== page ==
(Mis)Information

To be competitive in the global age in which we find ourselves, flexible, adaptable thinking must be the hallmark of student processes that are imbedded into lessons on a daily basis. Students must be able to develop unique, creative solutions to authentic problems as a result of their learning. This is the heart of Project Based or Problem Based learning. While there is underlying knowledge that can serve as a foundation for these types of experiences (and can be tested using selected response items), the emphasis should be on the application of knowledge in new and unrelated circumstances. The current generation of standardized accountability measures do not test for this type of learning, and has had the effect of diminishing students creative problem solving capacities. The new generation of assessments must emphasize authentic demonstrations of problem solving ability over students ability to pick the one right answer out of four in a test item bank. The world we live contains multiple pathways to arriving at satisfactory results. Why do we still insist on pigeonholing our kids by teaching them to always look for only one correct answer? The past 20 years of this emphasis has created a generation of students who are not divergent thinkers and who are dependent on others to tell them the correct answer. What is scary is that educational leaders have also been boxed in by the emphasis on testing. This recent article demonstrates the damage that the overemphasis on standardized tests has caused to school leaders:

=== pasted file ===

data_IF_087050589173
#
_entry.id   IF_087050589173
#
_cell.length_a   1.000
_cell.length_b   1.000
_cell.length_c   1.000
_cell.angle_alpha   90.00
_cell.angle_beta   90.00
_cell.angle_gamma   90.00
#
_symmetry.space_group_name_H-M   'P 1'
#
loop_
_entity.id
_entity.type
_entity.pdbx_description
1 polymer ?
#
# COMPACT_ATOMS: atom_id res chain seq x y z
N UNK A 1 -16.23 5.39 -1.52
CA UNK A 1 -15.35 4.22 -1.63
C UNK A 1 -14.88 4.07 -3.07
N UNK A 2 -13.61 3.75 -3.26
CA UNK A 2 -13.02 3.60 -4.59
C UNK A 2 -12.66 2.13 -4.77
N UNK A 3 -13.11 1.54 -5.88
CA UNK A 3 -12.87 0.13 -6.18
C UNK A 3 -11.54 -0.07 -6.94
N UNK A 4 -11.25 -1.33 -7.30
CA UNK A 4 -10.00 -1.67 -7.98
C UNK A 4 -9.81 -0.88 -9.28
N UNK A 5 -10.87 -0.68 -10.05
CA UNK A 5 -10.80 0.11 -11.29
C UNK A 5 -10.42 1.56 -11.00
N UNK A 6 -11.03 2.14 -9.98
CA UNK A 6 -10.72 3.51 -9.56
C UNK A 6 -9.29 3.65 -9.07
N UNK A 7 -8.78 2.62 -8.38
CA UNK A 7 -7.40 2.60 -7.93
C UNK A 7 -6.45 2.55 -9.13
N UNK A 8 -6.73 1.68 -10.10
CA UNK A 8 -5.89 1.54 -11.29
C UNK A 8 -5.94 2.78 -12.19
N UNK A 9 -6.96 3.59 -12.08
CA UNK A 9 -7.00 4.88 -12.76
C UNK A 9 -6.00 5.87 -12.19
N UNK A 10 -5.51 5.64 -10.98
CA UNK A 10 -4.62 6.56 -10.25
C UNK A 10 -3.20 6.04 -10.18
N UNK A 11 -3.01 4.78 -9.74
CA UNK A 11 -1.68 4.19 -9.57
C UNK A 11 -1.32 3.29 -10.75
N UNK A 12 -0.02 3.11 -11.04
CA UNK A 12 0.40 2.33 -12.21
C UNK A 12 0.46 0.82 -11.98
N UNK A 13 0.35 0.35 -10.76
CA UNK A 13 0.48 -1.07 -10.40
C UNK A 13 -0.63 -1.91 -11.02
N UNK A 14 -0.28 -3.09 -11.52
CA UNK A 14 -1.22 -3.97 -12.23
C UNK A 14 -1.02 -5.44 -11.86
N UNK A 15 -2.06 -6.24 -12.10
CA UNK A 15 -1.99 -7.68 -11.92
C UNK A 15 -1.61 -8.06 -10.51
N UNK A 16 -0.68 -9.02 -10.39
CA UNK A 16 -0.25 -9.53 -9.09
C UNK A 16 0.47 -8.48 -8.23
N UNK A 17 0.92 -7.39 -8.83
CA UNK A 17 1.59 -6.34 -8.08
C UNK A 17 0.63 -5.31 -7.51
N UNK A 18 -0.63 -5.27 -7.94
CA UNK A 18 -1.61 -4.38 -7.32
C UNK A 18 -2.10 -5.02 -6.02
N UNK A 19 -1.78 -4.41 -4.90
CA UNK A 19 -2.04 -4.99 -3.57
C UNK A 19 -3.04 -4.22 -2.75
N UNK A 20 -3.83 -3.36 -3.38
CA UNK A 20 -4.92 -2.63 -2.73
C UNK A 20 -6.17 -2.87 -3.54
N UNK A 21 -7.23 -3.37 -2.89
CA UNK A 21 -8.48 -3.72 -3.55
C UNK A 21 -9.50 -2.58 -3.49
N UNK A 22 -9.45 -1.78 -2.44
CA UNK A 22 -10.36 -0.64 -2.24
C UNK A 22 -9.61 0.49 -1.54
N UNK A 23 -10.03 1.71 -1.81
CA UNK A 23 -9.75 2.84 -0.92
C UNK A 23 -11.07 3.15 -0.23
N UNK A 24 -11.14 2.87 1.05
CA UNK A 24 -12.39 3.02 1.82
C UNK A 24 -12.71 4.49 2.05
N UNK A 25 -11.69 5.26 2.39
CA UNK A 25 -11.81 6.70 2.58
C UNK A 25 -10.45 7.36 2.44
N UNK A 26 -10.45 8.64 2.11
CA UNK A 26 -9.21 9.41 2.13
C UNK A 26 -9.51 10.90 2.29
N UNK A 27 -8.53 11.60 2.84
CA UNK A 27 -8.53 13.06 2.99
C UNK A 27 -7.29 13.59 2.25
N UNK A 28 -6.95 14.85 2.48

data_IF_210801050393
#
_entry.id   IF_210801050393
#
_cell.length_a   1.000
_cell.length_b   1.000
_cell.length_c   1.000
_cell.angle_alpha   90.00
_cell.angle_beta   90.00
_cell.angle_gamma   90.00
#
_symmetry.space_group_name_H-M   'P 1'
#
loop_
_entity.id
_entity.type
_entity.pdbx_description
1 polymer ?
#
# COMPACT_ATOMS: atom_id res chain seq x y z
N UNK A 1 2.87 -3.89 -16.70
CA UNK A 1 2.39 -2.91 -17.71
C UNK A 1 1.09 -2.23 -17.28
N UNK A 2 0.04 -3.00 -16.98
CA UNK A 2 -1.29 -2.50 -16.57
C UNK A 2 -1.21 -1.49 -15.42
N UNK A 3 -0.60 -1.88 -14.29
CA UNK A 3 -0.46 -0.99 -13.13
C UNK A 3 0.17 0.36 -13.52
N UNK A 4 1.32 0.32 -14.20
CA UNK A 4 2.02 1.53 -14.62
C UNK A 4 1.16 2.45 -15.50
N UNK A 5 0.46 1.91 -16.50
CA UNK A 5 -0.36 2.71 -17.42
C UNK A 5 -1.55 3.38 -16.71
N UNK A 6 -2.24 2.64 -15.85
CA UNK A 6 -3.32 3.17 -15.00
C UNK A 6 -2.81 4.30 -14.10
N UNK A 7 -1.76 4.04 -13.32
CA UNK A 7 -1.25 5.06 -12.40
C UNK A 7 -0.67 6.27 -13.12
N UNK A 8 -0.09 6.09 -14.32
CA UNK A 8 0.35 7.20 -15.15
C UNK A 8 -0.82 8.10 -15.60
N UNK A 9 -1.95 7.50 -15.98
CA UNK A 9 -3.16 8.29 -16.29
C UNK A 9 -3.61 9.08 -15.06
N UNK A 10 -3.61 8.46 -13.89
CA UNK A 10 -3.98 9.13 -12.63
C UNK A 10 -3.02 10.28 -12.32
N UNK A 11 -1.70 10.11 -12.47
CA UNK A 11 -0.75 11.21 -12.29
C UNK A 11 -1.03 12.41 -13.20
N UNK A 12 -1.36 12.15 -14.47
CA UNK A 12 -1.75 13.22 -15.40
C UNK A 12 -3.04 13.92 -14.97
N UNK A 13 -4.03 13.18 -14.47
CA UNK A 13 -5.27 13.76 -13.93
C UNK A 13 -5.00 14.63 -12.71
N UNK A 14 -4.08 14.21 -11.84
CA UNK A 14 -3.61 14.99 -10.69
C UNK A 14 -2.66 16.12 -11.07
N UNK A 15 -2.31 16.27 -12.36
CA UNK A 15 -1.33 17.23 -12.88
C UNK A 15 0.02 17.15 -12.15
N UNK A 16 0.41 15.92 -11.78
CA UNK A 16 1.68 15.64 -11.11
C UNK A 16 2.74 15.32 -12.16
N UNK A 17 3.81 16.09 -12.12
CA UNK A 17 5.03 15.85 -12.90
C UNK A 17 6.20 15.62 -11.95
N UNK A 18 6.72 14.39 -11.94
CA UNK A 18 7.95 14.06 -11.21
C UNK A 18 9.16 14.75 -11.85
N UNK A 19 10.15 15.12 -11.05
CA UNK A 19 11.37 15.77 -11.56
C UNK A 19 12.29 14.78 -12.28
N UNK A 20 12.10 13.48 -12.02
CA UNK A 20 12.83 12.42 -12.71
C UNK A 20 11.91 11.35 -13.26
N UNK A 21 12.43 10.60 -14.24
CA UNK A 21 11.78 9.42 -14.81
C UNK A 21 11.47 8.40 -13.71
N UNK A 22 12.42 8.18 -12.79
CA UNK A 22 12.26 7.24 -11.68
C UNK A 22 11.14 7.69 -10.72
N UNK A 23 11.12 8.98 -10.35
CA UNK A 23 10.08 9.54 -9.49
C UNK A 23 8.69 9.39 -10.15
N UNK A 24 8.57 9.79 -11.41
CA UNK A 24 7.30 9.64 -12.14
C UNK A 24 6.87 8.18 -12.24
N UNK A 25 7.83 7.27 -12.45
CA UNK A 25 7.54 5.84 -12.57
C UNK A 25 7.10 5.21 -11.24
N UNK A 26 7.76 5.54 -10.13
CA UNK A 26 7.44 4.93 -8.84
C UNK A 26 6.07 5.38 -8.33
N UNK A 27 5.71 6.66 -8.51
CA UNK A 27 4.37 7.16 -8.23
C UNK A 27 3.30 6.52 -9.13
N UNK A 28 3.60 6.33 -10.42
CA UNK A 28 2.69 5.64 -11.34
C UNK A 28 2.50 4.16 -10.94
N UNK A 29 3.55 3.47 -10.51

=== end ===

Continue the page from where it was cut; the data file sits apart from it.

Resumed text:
http://www.thisweeknews.com/content/stories/dublin/news/2011/11/29/dublin-schools-expect-benefits-from-new-state-tests.html
Here are two quotes from the article (which are in direct competition with one another):
“What will happen is a shift to more authentic tests,” Axner said. “We’ll get away from more standardized tests that don’t allow our kids to think.” (This is a reference to the new PARCC assessments that will measure the common core in Ohio)

Then, there is this:

But secondly, the plan is instead of the district waiting 60 days for the results, you’ll have the student results within 60 seconds. … That will improve the ability to provide intervention and remediation.” (The only types of items that you get this type of instant feedback from are selected response items)

Mr. Axner espouses getting away from standardized testing, but in the VERY SAME ARTICLE speaks of the benefits of standardized testing. (If you’re not from Ohio, he leads one of the best districts in the state).

What this proves is that breaking free of the paradigm of standardized testing is extremely difficult if you live within the paradigm (and is yet another threat to the long term existence of brink and mortar school districts if leaders lack the ability to work outside of this paradigm).